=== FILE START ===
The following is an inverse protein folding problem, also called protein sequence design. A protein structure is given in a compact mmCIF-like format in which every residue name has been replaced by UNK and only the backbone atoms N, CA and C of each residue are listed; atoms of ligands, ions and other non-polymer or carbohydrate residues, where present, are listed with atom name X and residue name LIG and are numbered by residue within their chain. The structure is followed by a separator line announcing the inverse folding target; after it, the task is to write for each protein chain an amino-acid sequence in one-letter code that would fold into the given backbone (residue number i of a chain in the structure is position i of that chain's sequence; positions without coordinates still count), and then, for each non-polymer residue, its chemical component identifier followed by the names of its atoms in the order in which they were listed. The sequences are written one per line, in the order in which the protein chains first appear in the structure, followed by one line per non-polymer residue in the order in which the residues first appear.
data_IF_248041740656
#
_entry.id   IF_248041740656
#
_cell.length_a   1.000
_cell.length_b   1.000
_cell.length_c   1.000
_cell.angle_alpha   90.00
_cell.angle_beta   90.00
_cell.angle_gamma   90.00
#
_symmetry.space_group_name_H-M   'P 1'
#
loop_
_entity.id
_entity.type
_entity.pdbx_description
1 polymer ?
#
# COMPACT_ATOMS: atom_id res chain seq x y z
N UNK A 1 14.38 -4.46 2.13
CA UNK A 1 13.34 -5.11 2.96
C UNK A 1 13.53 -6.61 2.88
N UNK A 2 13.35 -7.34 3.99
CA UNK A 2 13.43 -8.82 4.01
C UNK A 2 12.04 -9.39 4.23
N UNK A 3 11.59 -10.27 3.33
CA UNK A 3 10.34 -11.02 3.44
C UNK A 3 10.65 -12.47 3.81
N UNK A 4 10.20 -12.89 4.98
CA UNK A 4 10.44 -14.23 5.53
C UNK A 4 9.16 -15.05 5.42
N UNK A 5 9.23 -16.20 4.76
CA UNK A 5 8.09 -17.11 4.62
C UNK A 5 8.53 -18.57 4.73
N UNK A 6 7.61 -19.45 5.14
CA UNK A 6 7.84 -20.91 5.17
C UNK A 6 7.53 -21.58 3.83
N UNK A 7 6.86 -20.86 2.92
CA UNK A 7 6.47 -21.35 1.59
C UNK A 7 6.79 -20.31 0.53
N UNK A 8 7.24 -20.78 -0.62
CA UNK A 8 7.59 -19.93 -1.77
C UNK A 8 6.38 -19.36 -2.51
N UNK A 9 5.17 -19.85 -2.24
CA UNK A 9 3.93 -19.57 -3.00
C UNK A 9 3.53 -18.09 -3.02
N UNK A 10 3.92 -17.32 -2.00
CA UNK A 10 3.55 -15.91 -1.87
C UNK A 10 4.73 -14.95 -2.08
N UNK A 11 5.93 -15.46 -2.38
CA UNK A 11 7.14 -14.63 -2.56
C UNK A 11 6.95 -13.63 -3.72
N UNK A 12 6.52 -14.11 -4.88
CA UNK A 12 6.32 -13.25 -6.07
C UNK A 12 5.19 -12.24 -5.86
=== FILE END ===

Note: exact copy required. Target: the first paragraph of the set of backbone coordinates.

The following is an inverse protein folding problem, also called protein sequence design. A protein structure is given in a compact mmCIF-like format in which every residue name has been replaced by UNK and only the backbone atoms N, CA and C of each residue are listed; atoms of ligands, ions and other non-polymer or carbohydrate residues, where present, are listed with atom name X and residue name LIG and are numbered by residue within their chain. The structure is followed by a separator line announcing the inverse folding target; after it, the task is to write for each protein chain an amino-acid sequence in one-letter code that would fold into the given backbone (residue number i of a chain in the structure is position i of that chain's sequence; positions without coordinates still count), and then, for each non-polymer residue, its chemical component identifier followed by the names of its atoms in the order in which they were listed. The sequences are written one per line, in the order in which the protein chains first appear in the structure, followed by one line per non-polymer residue in the order in which the residues first appear.